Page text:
state news

Police clear six men accused of lynching dairy farmer Pehlu Khan in Alwar

Khan’s family has alleged that police were under pressure to close the case since some of the attackers had links to right-wing groups.

The Rajasthan Police have closed the investigation into six men named by dairy farmer Pehlu Khan, who was allegedly lynched by cow vigilantes in Alwar on April 1, Hindustan Times reported on Thursday. Khan had said the men had attacked him, after which he had succumbed to his injuries. The newspaper has accessed the investigation report.

The men had attacked him while he was transporting his cows to Haryana from Rajasthan. Though he had permits for the animals, the men had accused him of transporting them illegally. Many of his attackers were affiliated with the right-wing Bajrang Dal and Vishwa Hindu Parishad.

Of the six men Khan had named before he died, three of them are linked to right-wing groups, the report said. Employees at a cow shelter in Alwar provided the alleged attackers an alibi, saying that they were at the premises during the lynching. The cow shelter is about 4 km away from the spot where Khan had been beaten up, according to the daily.

“Based on the findings of the investigating officer, it is hereby recommended that the names of the six accused be removed from the case as they have been found not guilty,” reads the investigation report according to Hindustan Times.

The Alwar Police have also cancelled a Rs 5,000-reward for information about the accused. Besides these six men, there were nine other accused, who will continue to be investigated.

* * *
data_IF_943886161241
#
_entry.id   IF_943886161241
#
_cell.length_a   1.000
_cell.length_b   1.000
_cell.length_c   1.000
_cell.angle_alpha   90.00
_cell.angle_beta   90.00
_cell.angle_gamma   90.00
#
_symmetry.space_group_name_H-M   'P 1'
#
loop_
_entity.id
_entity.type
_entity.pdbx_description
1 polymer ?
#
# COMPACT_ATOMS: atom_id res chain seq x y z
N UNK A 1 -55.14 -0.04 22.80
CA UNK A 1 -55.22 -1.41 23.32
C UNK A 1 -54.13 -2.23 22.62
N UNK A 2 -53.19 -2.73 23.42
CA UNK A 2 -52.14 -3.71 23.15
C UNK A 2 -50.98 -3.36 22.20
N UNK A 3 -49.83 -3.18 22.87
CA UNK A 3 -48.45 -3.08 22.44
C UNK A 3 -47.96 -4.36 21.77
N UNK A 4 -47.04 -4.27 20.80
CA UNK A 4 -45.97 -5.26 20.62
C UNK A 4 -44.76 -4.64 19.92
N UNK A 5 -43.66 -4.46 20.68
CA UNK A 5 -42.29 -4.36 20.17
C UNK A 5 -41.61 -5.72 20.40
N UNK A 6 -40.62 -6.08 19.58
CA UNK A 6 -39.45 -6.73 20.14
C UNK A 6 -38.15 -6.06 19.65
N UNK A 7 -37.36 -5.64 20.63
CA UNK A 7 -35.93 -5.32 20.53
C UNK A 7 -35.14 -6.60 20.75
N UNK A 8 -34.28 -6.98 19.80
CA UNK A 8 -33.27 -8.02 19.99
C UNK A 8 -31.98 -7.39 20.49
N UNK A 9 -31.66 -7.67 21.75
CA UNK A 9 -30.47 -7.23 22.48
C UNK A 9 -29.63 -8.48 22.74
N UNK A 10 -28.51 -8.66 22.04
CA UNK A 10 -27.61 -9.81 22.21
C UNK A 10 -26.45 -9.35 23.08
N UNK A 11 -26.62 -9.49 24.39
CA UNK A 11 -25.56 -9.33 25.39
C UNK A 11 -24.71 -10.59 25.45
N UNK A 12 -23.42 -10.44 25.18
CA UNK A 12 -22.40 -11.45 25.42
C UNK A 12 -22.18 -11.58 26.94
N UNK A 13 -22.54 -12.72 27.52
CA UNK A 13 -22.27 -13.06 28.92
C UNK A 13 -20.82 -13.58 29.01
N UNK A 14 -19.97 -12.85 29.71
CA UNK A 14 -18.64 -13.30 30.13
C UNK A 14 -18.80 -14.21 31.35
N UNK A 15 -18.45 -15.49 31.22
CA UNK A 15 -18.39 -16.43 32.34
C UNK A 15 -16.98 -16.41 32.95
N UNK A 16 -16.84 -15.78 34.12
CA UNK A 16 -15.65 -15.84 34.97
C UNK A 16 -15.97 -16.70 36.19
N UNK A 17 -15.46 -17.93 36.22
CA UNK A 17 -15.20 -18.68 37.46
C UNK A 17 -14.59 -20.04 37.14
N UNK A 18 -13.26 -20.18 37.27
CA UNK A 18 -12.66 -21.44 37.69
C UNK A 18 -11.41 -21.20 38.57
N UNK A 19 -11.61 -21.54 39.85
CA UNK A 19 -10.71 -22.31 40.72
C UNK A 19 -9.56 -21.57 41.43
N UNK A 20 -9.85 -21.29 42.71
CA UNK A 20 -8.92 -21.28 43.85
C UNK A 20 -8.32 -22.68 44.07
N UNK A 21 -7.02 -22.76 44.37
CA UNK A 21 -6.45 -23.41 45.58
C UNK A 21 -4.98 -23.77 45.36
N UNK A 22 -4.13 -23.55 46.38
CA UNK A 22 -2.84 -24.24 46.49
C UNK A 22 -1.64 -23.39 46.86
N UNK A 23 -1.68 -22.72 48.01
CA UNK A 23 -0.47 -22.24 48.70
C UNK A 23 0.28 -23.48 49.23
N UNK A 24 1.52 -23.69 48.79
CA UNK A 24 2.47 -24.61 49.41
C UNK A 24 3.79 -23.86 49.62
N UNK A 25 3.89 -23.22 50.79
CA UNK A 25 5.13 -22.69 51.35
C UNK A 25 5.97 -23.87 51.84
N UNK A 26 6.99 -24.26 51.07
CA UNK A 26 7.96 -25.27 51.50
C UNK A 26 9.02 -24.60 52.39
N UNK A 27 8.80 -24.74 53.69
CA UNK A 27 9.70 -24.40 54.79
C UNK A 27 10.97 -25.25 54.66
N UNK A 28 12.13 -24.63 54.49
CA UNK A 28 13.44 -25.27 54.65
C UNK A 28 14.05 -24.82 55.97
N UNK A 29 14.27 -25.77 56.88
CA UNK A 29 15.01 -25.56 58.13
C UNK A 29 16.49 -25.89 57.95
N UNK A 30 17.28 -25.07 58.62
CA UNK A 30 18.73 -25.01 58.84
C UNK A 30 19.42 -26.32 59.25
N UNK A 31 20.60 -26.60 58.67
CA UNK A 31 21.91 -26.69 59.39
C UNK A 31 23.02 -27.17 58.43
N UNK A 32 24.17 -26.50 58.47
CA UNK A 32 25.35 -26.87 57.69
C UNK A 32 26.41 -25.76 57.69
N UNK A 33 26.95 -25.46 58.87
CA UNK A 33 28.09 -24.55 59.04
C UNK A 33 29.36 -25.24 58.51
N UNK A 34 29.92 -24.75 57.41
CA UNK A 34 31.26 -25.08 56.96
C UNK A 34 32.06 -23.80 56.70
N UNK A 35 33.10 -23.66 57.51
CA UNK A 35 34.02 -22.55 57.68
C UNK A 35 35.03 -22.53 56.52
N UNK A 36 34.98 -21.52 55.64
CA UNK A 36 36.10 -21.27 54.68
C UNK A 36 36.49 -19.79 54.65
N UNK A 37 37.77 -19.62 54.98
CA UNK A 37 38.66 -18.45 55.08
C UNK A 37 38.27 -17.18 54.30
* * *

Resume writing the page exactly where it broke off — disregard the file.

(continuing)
Khan’s family, however, are unhappy that the six men the farmer had names will be freed.“These six men started the attack and were present there,” Khan’s son Irshad told the newspaper. “As we were being thrashed, I heard them call each other’s name.” He also alleged that the police were under pressure to close the case.

The politics behind the lynching

The Bharatiya Janata Party had faced much criticism after Khan’s death, especially because the attackers had not been arrested immediately. Instead, Khan’s family had been charged with smuggling cows. Later, on April 26, Rajasthan Chief Minister Vasundhara Raje had said those responsible for the farmer’s death would “not be spared”. Her remarks came after Khan’s family had alleged the state was protecting the attackers and had protested outside the Rajasthan Assembly.

State Home Affairs Minister Gulab Chand Kataria had also claimed Khan was a cow smuggler, while speaking in the Assembly. Kataria had claimed the dairy farmer had three cases of cow smuggling against him, which the police later said was not true.

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